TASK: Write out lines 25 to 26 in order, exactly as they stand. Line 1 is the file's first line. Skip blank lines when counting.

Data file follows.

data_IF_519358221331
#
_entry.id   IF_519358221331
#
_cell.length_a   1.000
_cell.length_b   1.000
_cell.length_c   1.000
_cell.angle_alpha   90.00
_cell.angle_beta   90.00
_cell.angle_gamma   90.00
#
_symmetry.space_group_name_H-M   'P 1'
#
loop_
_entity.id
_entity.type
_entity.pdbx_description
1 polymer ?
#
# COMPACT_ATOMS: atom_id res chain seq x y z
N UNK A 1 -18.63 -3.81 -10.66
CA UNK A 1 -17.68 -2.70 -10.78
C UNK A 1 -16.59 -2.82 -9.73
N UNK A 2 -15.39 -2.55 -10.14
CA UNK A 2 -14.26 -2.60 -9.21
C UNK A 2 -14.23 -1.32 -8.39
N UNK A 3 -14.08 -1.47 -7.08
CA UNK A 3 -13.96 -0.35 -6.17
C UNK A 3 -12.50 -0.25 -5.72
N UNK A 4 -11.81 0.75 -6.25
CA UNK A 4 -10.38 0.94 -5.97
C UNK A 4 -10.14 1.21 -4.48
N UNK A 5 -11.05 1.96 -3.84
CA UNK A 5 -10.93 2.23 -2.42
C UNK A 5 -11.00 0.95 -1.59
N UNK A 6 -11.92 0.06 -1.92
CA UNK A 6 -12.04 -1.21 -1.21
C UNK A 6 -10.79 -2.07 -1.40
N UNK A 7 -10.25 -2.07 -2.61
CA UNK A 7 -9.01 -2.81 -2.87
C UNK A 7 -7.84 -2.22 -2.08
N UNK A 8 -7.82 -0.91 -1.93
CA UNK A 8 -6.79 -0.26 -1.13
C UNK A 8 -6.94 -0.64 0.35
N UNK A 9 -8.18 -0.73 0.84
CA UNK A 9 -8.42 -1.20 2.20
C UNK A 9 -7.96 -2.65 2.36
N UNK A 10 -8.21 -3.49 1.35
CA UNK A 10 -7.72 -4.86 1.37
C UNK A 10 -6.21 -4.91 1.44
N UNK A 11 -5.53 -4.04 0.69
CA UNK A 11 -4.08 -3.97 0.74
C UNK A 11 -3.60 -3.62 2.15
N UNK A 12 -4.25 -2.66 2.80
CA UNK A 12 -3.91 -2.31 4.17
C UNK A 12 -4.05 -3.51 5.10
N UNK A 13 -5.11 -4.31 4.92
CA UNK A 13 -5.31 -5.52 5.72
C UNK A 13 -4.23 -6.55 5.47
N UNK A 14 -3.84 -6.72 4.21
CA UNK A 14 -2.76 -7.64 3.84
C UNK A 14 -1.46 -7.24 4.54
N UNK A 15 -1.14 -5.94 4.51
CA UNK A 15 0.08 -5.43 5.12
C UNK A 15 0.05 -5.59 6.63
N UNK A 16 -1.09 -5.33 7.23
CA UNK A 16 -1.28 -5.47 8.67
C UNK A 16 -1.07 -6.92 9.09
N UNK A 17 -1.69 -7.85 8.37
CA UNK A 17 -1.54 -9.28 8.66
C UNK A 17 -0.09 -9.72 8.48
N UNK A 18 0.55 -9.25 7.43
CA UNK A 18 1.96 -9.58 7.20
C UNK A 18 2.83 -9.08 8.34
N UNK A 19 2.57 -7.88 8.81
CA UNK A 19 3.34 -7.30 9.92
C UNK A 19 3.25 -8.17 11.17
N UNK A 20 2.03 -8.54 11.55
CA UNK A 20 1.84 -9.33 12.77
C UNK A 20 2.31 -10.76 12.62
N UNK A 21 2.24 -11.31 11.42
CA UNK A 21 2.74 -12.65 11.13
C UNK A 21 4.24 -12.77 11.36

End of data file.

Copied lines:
CA UNK A 2 -14.26 -2.60 -9.21
C UNK A 2 -14.23 -1.32 -8.39